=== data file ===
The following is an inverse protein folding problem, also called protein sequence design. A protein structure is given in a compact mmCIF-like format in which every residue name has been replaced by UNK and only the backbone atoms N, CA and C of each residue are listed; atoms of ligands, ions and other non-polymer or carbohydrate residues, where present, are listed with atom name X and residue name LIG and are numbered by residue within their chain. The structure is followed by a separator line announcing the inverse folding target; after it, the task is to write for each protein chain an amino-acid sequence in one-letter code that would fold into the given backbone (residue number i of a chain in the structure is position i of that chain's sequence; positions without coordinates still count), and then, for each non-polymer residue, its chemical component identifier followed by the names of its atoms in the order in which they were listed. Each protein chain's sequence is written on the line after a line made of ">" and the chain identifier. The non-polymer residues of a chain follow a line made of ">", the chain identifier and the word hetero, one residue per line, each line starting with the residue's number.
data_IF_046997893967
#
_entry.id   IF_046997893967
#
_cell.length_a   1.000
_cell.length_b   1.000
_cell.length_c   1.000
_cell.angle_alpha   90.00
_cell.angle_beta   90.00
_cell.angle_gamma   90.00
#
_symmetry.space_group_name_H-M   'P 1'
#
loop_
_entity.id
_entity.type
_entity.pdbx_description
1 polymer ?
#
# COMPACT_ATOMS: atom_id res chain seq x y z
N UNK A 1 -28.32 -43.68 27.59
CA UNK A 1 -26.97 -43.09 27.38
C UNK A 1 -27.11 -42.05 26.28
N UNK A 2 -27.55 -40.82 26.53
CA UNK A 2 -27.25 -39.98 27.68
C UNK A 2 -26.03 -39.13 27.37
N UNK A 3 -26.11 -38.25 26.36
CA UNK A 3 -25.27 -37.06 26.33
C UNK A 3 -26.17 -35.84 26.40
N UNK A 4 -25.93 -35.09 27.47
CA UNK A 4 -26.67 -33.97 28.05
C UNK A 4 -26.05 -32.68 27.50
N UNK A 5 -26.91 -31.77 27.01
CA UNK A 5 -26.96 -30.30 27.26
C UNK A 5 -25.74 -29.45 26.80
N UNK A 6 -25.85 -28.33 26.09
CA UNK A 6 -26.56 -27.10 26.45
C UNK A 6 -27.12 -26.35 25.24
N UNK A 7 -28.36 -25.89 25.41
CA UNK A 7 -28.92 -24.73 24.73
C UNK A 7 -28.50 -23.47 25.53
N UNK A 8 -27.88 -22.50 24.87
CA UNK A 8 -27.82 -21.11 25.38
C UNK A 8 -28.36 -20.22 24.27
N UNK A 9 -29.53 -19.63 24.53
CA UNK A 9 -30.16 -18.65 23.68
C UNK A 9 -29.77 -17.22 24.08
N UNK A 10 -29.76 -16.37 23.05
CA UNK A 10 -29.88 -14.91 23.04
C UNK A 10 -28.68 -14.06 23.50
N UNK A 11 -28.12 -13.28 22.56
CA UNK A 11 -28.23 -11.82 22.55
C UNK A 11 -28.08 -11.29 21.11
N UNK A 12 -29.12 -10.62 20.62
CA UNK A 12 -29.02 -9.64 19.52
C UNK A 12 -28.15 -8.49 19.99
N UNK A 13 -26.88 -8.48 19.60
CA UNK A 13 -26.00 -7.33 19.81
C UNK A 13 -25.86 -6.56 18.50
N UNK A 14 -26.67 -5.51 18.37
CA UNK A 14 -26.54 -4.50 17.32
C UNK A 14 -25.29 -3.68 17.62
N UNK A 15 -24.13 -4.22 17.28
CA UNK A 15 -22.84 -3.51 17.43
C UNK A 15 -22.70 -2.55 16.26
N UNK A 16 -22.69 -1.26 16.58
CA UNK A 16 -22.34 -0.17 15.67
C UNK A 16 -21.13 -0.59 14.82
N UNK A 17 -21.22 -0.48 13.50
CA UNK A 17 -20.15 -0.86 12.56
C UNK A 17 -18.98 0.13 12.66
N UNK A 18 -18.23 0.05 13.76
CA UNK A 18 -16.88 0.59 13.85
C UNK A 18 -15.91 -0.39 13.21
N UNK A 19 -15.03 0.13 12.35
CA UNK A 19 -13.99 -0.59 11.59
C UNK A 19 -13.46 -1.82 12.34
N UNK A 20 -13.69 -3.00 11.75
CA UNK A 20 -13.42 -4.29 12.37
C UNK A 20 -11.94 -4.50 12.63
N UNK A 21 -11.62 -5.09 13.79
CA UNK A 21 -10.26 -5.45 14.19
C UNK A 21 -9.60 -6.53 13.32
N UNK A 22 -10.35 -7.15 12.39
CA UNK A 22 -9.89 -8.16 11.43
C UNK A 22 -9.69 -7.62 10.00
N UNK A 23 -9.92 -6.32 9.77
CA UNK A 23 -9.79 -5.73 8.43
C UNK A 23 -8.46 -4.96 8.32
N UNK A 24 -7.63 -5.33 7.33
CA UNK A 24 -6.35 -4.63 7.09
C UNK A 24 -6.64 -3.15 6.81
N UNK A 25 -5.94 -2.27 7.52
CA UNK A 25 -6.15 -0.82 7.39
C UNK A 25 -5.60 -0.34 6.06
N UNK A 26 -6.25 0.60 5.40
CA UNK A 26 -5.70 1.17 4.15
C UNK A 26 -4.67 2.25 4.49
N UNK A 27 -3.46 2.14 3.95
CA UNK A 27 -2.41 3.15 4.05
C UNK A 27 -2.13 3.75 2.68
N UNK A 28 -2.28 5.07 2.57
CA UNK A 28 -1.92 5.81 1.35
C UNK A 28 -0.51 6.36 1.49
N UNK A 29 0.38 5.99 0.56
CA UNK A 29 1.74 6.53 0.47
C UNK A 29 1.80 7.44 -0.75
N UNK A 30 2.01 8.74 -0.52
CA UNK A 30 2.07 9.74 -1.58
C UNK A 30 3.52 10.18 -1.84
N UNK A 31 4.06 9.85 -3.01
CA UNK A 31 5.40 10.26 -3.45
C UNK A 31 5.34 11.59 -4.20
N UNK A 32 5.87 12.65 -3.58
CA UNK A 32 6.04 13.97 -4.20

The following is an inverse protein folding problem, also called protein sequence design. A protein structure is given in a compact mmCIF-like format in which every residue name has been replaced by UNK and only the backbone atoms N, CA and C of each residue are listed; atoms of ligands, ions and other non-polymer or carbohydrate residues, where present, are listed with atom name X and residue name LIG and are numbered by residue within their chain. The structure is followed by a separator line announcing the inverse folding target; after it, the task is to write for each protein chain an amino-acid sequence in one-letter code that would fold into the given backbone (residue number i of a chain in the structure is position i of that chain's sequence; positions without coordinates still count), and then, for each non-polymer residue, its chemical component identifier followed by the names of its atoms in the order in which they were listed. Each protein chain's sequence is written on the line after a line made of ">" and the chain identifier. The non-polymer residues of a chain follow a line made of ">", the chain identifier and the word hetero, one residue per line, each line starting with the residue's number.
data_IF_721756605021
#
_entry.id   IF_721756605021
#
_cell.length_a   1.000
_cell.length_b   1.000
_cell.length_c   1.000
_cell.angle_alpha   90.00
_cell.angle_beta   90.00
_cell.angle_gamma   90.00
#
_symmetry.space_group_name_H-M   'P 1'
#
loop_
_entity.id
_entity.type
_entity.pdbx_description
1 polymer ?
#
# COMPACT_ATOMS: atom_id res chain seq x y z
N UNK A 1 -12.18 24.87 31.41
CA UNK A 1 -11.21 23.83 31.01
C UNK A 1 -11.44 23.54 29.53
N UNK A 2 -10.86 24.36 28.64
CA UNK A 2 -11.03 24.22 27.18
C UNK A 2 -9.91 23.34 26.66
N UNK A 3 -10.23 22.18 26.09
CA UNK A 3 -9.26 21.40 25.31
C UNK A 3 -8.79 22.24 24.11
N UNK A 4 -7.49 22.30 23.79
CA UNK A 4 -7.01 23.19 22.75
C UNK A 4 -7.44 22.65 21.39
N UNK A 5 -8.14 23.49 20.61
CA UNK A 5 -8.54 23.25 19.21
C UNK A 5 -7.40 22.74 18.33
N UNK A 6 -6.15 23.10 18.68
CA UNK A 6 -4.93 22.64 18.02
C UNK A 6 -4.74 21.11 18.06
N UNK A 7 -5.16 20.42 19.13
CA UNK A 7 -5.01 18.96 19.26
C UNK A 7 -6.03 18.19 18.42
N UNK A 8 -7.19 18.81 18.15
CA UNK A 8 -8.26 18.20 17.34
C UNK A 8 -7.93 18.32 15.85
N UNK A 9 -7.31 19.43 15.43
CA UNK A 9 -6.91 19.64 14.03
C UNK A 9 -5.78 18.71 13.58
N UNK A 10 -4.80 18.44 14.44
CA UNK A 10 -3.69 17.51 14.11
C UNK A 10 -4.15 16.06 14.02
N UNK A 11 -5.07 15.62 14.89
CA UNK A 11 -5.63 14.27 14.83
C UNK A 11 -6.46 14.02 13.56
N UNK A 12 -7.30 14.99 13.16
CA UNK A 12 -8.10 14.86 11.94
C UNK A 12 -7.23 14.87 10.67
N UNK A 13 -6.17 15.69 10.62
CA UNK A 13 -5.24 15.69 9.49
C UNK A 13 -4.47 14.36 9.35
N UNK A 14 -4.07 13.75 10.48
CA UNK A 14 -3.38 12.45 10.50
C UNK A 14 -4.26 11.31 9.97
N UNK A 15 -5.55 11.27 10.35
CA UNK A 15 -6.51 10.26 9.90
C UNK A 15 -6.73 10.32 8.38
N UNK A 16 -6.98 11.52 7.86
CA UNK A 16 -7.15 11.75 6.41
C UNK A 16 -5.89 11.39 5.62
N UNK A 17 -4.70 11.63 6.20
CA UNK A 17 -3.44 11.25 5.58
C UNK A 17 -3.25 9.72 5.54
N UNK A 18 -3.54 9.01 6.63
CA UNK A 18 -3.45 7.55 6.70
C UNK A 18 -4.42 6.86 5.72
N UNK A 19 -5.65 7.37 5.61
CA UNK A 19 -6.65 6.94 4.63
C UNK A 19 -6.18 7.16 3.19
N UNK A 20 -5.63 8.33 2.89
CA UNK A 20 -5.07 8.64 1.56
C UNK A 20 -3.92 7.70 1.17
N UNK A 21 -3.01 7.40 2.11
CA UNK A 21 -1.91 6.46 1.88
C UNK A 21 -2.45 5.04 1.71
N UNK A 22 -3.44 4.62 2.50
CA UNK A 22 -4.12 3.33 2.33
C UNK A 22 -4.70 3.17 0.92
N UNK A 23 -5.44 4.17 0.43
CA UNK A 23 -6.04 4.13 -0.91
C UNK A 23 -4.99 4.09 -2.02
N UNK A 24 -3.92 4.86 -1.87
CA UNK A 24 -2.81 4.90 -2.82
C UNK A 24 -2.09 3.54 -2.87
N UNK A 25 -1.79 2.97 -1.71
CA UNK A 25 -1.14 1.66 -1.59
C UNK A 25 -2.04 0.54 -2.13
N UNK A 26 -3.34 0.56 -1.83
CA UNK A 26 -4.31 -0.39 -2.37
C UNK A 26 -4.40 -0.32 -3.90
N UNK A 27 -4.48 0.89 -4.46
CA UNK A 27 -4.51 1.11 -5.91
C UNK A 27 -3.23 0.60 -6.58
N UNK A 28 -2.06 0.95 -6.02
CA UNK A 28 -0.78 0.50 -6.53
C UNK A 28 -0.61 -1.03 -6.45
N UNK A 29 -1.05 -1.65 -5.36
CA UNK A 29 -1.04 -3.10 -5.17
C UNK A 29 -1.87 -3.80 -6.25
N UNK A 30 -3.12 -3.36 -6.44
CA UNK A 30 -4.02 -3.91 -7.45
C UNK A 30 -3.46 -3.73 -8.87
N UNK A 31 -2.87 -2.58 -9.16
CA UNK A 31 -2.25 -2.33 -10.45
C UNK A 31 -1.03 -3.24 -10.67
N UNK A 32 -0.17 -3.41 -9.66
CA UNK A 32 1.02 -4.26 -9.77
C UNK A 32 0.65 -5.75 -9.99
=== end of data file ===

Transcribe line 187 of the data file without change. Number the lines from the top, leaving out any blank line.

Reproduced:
CA UNK A 17 -3.44 11.25 5.58